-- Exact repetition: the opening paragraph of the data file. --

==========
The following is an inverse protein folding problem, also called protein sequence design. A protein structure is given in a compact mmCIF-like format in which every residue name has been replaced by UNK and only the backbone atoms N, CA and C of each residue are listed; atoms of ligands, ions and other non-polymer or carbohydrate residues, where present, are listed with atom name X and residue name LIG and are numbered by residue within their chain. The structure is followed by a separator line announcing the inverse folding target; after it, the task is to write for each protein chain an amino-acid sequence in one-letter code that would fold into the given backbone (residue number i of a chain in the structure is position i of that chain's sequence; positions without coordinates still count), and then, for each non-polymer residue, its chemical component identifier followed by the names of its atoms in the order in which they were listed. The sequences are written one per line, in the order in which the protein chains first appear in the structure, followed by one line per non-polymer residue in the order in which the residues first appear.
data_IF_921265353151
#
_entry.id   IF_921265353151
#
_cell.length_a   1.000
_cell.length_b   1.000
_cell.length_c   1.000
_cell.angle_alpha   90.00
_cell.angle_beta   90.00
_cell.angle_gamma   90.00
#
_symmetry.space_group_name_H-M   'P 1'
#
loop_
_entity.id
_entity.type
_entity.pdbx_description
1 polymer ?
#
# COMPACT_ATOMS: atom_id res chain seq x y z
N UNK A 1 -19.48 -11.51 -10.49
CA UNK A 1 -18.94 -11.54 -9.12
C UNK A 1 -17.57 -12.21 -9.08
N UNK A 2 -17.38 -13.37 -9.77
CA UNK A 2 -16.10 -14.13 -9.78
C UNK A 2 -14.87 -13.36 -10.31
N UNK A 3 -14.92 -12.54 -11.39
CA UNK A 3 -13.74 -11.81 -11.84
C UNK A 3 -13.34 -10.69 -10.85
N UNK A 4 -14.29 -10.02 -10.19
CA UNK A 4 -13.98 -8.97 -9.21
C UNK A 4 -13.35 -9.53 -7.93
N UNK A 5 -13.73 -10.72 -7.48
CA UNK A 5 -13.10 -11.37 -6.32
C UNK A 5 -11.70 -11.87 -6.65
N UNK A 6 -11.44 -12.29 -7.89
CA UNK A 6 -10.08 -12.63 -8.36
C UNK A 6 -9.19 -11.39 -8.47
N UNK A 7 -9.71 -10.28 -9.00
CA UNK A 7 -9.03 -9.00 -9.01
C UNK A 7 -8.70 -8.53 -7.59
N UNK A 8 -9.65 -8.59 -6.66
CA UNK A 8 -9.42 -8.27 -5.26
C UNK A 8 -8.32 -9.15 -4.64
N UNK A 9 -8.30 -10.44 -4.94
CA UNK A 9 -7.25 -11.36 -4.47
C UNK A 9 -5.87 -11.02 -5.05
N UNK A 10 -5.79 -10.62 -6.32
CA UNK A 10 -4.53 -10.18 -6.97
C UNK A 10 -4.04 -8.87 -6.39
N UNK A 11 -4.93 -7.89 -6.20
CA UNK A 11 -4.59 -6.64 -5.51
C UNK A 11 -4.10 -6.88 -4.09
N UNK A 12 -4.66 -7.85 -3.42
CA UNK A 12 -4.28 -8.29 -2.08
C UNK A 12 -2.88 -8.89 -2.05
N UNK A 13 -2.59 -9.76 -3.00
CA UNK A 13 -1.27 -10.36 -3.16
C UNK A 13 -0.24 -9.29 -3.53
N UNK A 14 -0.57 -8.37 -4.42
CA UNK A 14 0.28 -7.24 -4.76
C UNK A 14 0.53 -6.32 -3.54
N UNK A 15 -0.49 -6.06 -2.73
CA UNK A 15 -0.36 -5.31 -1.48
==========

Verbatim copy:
The following is an inverse protein folding problem, also called protein sequence design. A protein structure is given in a compact mmCIF-like format in which every residue name has been replaced by UNK and only the backbone atoms N, CA and C of each residue are listed; atoms of ligands, ions and other non-polymer or carbohydrate residues, where present, are listed with atom name X and residue name LIG and are numbered by residue within their chain. The structure is followed by a separator line announcing the inverse folding target; after it, the task is to write for each protein chain an amino-acid sequence in one-letter code that would fold into the given backbone (residue number i of a chain in the structure is position i of that chain's sequence; positions without coordinates still count), and then, for each non-polymer residue, its chemical component identifier followed by the names of its atoms in the order in which they were listed. The sequences are written one per line, in the order in which the protein chains first appear in the structure, followed by one line per non-polymer residue in the order in which the residues first appear.